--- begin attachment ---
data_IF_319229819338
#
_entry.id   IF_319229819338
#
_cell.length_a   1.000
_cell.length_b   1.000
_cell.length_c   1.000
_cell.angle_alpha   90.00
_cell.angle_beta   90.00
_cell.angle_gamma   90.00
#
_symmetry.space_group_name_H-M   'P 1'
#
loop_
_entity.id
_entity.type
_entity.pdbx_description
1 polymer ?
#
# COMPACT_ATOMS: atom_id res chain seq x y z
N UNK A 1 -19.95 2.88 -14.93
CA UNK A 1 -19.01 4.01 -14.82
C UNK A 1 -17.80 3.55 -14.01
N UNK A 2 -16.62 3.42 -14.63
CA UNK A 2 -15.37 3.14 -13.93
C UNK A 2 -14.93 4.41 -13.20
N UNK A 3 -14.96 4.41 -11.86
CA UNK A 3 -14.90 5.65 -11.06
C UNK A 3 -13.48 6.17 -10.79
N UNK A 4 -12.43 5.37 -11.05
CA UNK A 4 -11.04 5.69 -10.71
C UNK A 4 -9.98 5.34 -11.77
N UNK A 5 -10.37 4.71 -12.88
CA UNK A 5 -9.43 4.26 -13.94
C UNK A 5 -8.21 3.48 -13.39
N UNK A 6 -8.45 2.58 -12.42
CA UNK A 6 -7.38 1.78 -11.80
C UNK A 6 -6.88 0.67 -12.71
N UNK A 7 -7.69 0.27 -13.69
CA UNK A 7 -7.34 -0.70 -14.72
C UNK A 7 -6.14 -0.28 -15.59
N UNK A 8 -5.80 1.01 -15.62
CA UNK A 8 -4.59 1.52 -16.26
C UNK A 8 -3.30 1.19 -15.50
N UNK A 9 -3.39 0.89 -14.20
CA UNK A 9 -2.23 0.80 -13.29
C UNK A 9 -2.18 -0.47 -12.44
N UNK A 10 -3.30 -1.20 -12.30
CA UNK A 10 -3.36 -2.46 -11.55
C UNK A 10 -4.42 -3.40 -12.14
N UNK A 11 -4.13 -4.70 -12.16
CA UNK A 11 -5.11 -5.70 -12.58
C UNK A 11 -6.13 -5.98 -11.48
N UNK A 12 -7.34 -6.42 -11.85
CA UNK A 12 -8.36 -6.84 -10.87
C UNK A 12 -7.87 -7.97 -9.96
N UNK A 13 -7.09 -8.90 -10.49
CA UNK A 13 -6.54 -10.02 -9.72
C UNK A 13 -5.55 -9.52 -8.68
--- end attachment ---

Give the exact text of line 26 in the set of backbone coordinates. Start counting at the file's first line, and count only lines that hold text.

C UNK A 2 -14.93 4.41 -13.20